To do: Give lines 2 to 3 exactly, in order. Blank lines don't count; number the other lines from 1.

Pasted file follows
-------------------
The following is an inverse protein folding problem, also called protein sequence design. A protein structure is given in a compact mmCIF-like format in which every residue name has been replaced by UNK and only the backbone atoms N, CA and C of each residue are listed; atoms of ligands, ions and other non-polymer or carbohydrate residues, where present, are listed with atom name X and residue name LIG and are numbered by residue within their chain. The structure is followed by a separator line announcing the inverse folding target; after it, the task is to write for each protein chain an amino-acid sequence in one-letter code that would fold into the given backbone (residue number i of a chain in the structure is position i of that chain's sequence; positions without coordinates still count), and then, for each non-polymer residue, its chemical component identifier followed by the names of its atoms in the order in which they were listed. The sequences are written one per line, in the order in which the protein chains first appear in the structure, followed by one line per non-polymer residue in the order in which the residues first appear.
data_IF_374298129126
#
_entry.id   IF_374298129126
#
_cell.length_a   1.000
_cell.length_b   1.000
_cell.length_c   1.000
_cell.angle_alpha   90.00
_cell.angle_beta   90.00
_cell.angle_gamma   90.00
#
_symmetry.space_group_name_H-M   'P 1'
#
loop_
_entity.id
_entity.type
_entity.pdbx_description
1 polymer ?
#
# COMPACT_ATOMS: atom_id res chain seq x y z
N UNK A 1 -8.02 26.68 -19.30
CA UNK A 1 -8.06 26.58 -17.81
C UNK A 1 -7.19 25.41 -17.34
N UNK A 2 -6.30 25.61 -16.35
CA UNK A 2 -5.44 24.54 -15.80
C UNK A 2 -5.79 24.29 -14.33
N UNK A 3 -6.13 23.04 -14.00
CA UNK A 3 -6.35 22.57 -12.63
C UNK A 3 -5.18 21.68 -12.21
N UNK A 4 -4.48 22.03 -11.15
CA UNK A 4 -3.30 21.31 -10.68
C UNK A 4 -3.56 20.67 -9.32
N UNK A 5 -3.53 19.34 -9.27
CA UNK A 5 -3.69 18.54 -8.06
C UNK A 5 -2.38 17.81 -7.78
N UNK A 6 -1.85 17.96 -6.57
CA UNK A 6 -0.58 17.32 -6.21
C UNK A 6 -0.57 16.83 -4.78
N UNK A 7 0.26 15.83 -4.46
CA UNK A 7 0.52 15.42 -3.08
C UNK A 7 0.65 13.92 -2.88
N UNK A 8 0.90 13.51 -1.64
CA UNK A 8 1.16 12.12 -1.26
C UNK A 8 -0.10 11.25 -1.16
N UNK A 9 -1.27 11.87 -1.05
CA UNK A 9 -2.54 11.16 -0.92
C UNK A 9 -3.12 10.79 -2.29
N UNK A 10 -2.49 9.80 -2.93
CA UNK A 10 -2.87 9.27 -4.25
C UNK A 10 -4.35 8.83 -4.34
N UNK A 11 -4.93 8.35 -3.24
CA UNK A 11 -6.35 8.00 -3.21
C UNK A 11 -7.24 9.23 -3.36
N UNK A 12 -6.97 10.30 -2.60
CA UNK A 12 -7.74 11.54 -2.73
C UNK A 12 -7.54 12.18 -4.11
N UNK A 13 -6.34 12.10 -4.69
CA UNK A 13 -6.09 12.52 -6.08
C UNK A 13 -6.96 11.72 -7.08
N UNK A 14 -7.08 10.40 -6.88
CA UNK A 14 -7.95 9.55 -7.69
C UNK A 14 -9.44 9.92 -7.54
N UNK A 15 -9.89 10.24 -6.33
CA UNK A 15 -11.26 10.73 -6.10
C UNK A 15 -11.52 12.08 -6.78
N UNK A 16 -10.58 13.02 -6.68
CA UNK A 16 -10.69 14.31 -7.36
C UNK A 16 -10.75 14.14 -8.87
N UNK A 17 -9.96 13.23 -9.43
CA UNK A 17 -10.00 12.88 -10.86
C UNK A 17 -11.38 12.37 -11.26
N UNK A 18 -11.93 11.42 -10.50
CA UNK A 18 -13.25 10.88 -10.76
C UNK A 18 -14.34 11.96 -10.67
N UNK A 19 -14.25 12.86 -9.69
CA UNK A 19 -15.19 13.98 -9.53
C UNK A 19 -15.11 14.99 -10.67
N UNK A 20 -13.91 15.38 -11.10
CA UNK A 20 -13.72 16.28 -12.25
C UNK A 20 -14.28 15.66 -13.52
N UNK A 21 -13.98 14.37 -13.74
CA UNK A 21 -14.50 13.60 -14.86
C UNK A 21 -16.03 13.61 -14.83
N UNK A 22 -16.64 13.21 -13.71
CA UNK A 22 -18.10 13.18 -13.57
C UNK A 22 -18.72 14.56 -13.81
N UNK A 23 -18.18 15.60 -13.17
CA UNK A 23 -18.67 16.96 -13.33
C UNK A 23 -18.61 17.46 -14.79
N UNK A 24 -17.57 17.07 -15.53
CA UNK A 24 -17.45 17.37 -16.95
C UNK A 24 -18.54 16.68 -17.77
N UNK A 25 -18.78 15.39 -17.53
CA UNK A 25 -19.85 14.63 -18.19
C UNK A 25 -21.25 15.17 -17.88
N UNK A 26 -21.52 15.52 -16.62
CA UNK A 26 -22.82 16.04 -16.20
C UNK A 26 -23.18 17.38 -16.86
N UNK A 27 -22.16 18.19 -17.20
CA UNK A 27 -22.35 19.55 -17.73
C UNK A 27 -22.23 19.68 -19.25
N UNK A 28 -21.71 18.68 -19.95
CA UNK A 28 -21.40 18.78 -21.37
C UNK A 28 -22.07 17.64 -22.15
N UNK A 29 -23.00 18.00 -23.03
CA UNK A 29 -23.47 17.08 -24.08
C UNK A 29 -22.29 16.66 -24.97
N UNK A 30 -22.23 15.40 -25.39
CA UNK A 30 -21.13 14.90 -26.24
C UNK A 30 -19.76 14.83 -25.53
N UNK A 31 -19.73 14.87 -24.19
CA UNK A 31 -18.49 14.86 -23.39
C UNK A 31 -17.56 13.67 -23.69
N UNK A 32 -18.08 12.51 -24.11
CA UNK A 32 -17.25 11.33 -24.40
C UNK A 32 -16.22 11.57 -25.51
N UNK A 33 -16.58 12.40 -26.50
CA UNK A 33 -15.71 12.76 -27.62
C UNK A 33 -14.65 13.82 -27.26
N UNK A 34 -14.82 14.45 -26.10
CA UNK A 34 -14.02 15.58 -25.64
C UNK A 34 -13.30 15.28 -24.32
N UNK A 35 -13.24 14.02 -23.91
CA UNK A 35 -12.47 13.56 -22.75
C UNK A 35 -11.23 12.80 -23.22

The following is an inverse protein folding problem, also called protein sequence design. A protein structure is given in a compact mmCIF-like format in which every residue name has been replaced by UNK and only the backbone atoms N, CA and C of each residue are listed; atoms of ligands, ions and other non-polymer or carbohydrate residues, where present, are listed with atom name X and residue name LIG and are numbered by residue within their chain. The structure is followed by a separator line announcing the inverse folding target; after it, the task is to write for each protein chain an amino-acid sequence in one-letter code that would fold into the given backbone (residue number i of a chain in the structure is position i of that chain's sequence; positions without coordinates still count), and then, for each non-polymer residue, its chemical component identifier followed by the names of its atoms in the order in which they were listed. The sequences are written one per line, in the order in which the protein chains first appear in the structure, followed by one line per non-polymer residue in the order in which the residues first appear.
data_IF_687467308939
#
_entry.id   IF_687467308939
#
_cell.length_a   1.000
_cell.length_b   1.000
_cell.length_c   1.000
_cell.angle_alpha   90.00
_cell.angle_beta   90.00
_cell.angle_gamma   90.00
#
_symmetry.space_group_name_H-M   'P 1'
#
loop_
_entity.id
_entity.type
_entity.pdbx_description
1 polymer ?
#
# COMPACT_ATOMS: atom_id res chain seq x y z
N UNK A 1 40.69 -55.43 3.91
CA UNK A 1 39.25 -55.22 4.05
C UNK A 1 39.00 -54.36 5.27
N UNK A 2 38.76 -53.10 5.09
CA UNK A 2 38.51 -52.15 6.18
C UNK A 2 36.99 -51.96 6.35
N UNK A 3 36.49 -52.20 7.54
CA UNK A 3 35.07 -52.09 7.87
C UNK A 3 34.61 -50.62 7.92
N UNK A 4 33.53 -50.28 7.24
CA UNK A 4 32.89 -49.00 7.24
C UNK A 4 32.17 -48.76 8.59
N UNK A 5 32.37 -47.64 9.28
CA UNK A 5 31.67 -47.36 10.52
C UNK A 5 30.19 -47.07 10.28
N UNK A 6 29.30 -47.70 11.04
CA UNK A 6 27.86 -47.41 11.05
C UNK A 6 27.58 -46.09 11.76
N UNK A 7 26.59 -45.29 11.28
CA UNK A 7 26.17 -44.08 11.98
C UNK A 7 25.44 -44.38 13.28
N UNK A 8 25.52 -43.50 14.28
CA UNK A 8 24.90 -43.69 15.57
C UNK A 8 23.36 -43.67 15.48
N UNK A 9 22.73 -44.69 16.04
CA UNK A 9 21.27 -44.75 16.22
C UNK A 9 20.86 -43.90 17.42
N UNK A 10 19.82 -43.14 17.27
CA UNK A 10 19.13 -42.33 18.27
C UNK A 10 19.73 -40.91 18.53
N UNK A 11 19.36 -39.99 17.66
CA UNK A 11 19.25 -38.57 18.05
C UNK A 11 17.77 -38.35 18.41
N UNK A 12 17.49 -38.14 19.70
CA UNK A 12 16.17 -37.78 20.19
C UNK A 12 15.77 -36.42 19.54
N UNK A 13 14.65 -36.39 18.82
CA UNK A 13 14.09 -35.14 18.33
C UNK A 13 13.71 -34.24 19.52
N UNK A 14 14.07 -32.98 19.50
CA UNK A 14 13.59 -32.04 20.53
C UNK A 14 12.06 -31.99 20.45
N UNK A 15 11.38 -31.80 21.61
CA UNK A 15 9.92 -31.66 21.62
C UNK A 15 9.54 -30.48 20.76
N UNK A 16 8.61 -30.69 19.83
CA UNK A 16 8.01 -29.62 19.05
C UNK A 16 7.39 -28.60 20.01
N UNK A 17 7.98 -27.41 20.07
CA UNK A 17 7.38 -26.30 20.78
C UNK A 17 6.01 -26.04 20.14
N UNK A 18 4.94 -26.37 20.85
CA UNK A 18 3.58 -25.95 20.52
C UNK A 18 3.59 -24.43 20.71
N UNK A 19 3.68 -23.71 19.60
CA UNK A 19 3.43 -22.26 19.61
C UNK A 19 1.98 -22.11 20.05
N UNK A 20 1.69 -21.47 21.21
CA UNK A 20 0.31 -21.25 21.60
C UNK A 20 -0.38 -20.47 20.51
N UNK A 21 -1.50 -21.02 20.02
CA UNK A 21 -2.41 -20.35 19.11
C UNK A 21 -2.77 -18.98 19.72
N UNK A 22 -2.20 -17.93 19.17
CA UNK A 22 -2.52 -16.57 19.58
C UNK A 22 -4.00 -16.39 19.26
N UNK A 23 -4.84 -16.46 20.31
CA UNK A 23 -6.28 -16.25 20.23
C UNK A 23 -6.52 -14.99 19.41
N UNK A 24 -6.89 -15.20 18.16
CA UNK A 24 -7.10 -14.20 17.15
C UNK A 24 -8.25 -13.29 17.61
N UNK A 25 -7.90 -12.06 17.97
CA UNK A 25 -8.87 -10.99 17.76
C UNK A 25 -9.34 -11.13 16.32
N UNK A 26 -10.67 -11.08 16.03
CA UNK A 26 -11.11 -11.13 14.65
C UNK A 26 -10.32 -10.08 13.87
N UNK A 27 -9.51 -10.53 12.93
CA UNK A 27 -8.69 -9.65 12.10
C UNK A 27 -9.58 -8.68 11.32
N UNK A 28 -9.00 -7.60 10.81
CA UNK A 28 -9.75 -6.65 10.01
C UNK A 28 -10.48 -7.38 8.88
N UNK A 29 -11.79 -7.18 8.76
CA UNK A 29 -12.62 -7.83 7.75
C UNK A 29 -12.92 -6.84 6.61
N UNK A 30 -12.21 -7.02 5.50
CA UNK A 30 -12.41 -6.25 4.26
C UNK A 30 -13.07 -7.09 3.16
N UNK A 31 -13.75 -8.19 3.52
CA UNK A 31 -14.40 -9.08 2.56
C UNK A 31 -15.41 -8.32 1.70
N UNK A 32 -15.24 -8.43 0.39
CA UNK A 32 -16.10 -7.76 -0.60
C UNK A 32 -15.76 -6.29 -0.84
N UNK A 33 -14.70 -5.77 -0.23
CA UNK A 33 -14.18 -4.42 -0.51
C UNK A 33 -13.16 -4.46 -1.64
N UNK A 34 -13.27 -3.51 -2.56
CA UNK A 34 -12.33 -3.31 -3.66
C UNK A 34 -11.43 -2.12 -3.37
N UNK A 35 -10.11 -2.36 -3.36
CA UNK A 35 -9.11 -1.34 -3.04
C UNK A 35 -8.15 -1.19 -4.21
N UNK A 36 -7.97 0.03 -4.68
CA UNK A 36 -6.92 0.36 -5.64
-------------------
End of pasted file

data_IF_374298129126
#